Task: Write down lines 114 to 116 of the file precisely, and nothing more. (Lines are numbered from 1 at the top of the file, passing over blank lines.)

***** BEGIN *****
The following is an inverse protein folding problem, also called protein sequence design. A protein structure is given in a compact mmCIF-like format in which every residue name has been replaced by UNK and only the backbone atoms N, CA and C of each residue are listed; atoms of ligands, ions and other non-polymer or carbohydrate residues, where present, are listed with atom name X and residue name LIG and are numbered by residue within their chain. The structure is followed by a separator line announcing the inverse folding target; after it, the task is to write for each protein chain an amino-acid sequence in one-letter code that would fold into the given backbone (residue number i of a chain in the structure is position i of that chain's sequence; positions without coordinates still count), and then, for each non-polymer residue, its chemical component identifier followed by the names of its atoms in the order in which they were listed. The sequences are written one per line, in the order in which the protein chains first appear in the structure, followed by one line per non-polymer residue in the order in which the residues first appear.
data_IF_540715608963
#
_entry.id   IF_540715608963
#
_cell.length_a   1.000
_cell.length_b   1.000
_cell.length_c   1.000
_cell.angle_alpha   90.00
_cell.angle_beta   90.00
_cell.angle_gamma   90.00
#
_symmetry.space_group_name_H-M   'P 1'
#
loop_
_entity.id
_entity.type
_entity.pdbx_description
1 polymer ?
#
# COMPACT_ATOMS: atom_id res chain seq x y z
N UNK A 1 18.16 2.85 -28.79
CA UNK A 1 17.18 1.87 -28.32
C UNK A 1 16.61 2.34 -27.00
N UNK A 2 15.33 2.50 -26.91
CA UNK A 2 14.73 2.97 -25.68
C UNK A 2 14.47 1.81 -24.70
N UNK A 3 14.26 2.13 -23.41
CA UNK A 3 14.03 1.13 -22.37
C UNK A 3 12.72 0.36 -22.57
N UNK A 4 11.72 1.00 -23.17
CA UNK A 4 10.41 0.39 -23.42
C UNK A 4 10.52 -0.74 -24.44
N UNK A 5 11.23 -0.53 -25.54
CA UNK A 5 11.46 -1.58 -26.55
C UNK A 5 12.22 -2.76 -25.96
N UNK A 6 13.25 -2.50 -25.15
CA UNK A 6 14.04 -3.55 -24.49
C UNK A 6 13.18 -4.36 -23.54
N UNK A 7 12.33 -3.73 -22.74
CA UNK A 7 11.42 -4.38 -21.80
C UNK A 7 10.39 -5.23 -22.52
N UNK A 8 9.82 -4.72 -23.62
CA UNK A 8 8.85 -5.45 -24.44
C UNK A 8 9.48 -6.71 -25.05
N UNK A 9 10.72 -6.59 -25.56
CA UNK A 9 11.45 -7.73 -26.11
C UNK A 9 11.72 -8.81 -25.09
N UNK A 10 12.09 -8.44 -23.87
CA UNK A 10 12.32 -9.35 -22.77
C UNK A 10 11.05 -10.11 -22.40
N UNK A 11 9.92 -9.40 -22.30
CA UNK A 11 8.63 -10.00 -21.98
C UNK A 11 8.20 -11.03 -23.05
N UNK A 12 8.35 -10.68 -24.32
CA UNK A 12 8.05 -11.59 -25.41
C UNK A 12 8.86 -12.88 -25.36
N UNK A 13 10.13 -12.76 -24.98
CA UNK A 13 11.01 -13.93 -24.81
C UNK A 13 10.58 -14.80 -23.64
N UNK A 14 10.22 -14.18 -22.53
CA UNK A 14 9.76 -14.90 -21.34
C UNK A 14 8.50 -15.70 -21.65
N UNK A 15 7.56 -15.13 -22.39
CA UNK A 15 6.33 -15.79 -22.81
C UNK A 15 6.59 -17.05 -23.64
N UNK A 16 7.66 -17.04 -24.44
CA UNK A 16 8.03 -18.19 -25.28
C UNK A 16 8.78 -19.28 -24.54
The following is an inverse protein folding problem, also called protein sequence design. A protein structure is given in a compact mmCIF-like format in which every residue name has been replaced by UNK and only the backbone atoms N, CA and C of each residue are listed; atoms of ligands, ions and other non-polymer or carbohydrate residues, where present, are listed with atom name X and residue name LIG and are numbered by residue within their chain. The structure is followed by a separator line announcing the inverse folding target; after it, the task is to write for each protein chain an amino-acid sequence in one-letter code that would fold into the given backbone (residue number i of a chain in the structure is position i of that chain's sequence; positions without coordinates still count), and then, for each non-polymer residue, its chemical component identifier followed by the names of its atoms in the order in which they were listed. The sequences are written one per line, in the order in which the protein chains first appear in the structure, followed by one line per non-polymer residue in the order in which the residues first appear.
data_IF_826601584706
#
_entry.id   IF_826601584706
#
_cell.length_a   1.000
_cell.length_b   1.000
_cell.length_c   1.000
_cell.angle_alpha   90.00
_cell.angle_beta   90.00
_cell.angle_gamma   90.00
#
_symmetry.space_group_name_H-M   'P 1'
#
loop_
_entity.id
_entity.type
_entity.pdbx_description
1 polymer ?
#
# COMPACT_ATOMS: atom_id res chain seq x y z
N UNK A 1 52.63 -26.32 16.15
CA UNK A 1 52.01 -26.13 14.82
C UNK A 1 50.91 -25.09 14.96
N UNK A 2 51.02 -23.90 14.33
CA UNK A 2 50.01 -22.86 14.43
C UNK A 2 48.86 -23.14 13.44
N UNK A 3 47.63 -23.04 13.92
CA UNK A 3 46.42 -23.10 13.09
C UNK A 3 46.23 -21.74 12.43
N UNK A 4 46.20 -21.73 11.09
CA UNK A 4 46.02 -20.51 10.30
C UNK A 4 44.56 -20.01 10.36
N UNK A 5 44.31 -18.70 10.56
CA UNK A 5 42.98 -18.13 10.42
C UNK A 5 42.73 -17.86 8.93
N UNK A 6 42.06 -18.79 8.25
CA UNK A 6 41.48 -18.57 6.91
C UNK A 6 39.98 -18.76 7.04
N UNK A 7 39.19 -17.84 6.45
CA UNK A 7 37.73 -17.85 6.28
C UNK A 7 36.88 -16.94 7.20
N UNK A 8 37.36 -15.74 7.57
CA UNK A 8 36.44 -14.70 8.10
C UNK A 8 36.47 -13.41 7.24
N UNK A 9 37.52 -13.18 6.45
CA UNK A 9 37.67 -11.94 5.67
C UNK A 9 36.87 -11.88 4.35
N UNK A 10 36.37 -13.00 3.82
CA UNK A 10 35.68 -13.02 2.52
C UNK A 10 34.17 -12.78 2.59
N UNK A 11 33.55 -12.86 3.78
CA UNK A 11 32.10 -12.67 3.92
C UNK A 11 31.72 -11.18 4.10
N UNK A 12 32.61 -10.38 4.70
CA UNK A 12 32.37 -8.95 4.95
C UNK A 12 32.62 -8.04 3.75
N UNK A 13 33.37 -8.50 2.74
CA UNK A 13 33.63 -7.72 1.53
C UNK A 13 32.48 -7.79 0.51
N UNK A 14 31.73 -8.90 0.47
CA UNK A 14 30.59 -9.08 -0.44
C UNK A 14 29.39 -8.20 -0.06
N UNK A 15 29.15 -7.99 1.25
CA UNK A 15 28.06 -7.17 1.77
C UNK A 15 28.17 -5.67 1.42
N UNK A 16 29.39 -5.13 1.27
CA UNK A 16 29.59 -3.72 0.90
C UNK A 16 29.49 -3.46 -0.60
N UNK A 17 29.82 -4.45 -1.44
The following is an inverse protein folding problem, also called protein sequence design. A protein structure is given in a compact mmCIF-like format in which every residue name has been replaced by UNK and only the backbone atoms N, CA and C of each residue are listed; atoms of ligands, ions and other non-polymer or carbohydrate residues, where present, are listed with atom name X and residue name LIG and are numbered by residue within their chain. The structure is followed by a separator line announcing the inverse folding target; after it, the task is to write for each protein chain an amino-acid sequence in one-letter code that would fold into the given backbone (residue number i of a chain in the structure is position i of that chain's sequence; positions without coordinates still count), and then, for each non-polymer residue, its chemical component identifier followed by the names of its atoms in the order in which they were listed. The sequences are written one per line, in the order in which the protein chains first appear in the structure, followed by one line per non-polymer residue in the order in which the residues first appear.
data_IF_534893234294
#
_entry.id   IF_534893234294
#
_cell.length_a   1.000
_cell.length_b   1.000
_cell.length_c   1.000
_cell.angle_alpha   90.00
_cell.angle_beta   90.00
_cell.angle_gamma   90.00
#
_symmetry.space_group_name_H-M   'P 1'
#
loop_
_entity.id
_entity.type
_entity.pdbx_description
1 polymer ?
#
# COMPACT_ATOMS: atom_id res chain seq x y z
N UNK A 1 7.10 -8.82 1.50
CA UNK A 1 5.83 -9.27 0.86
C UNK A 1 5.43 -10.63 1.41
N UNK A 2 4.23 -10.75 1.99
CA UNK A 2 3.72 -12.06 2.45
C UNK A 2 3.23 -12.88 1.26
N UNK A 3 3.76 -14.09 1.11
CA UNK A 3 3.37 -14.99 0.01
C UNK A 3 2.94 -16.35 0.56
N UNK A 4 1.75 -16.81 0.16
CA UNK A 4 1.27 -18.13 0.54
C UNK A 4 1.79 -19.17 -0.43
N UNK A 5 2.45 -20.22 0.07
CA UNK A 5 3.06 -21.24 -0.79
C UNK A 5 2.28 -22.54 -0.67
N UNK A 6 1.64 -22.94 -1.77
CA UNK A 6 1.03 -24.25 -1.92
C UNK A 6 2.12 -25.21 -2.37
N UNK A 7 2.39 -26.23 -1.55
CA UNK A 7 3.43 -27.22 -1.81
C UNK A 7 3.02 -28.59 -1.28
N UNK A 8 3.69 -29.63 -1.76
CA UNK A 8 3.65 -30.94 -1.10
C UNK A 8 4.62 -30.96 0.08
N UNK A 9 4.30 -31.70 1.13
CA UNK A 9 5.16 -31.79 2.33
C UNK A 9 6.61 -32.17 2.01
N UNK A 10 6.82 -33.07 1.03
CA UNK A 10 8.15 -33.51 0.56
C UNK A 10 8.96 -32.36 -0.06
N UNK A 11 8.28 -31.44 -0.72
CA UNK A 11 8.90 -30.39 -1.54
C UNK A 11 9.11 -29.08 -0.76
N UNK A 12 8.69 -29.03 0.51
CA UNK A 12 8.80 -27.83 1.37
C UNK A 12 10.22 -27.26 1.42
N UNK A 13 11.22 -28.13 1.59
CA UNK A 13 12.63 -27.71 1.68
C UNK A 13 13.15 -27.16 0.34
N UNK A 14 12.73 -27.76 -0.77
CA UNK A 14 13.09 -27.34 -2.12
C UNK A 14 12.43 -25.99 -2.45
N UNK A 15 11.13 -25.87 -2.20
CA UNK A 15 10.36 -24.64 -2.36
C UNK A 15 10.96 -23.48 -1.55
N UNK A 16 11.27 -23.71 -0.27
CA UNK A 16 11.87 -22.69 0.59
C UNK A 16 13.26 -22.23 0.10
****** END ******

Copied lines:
C UNK A 8 36.47 -13.41 7.24
N UNK A 9 37.52 -13.18 6.45
CA UNK A 9 37.67 -11.94 5.67